The Epic Ending to The Book of Trust Minecraft Game


Entrance to The Land of Demolition

I needed to sit down and write about what happened during our Minecraft club today, the final day of The Book of Trust.

But since it’s a story, I’ll start with the end.

Although it’s The Book of Trust, it has one far away coordinate, 641000 x 50 x 641000 and it is The Land of Demolition. So we ended the winter term on this turf and it was far and away the most popular exercise we’ve ever done. Destroying large structures is not easy, and as I whip up things in Tinkercad, I can work on a much larger scale; the grey rainbow is 50,000 blocks, (I think).

When Tony broke the server and wiped out the world, we stared at the screen totally dumbfounded – each student in the lab got kicked off the server at the same time. The kid looked at me, and we all talked about how we’d overloaded the world and now it was gone.

“Tony,” I said to the kid. “I think it means you won the game.”


I had this image that The Book of Trust would have a vintage cover and embossed lettering. The final version was actually just a printout with a single staple in the corner. The front is the server address – written a few times so we could cut apart the page and hand out the address on slips of paper. But things were so hectic, we never got around to cutting it.

So the basics of The Book of Trust are explained here, but the summary is that it’s a Minecraft lesson plan to create a hidden treasure hunt. Before the project started, on our regular server, the kids had built a lot of stuff – and some of the structures had been destroyed.  So the premise of the BoT is that you teleport to a location so far away, no one could ever find it without the coordinates. All the coordinates to these places (called ‘turfs”) are in a book, and that book is called The Book of Trust. Only student who have a history of participating respectfully have access to the book. For the first pass at a treasure hunt, we would build a structure in Tinkercad and import it into Minecraft. (I know this is sacrilege, but we have our own, unique rules and goals). So we import these enormous structures into Minecraft. A frozen yogurt dispenser looks like a statue to an ancient god.)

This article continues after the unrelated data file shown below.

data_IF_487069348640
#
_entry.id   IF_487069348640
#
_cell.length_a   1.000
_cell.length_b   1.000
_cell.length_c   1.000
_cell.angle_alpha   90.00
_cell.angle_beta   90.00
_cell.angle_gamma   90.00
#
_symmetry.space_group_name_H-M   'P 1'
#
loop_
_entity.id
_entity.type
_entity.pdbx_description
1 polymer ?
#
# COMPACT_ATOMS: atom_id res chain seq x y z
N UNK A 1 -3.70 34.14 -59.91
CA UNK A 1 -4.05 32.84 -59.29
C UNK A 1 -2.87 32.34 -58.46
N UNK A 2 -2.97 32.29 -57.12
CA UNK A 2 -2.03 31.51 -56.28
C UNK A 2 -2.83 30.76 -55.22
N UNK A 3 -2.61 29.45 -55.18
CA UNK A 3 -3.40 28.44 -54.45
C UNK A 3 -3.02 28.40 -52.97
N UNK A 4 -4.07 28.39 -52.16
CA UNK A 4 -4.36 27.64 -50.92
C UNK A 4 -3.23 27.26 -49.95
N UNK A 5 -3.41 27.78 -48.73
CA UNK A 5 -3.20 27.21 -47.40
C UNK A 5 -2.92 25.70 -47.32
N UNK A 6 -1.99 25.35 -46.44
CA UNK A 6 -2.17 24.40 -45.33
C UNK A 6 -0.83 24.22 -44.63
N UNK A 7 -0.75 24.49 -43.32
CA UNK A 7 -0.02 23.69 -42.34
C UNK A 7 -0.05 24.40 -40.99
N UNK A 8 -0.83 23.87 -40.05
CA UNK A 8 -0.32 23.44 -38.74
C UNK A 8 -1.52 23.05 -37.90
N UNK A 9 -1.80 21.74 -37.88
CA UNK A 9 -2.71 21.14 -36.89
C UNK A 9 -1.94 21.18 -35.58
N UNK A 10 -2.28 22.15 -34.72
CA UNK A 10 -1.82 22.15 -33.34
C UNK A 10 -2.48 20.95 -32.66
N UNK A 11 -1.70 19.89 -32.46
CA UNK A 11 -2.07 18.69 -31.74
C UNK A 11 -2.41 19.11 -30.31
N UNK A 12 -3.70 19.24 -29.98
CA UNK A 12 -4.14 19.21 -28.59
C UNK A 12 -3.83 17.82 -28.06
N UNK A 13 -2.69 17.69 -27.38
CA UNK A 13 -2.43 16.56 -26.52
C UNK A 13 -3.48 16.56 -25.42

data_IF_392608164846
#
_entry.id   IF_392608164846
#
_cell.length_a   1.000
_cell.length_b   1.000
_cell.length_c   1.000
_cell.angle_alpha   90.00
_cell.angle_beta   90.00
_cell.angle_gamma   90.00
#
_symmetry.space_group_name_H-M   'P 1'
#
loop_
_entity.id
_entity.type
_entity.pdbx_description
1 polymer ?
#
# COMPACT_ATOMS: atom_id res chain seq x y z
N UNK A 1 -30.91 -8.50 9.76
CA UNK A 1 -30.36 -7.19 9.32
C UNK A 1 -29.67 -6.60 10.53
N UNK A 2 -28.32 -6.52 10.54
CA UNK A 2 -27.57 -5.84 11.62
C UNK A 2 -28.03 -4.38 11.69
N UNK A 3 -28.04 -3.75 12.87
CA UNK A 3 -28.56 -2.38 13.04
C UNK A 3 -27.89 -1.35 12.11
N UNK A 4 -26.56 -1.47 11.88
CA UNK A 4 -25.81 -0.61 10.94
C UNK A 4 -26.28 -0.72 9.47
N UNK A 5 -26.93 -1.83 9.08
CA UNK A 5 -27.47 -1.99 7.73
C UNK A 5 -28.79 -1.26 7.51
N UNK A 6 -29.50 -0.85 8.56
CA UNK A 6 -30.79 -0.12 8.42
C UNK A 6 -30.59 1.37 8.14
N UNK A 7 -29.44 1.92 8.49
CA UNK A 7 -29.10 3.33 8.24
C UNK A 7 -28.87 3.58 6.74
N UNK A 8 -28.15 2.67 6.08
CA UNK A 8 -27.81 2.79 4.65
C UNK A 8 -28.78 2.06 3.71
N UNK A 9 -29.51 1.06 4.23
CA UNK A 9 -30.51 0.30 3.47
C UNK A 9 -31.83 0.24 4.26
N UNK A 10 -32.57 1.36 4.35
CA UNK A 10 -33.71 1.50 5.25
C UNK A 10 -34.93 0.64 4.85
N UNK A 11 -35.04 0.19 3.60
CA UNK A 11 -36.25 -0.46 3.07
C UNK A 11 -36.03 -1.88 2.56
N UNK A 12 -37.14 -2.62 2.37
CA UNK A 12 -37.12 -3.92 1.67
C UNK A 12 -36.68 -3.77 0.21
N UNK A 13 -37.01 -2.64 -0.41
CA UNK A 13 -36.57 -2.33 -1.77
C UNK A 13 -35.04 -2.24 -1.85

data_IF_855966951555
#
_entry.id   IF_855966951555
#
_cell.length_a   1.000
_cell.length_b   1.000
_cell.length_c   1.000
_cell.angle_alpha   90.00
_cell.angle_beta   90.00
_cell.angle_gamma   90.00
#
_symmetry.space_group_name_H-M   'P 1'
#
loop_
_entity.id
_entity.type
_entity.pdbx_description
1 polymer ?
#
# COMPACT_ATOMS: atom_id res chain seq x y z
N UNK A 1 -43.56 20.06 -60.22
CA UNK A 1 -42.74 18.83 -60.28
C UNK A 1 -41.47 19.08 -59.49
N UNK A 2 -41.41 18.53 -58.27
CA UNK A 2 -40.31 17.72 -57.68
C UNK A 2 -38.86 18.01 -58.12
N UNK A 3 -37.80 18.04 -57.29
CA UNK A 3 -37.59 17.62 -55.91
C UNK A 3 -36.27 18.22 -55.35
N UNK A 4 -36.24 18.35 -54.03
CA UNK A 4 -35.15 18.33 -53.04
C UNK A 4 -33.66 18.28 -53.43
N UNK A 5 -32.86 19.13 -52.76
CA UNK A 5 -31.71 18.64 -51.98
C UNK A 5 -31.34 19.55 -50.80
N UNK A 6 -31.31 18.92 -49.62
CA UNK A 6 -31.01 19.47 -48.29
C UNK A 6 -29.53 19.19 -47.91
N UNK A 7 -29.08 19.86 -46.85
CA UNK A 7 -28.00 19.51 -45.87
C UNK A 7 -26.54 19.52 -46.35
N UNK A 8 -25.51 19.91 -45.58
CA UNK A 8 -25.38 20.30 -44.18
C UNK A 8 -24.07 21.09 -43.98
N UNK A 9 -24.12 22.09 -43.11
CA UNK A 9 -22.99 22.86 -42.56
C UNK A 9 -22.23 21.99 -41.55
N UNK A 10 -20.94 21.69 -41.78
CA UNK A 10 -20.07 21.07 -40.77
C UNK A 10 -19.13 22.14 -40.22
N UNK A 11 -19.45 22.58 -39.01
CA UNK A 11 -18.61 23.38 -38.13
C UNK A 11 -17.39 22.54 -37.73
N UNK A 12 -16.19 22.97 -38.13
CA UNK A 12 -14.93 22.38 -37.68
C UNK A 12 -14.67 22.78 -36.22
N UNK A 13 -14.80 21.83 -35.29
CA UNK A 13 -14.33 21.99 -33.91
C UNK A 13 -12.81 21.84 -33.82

The kids powered through it and created amazing structures, each kid who attended regularly got a coordinate done, and they visited the studnts’ turfs and placed “Myname was here” signs.
demo2But the second to the last day or the term was the one in which we explored the treasure hunt and we had the last day free. So I imported a giant structure and my challenge was this: could 5 students, in 6 sessions, destroy the whole turf? My bet was no. On Tuesday the kids pounded with TNT and barely left a dent. So they spawned dragons to attack. Then on Thursday, we installed command blocks and Tony (all names are changed) put in 5,000 fireballs. Which was neat and lagged the server. Then he set a blast radius of 9999999999999.
And that was all it took to vaporize the whole world, which technically means to students won the challenge.
So that concludes The Book of Trust. The new term starts on 3/31 and we’ll go forward with a new Minecraft activity again.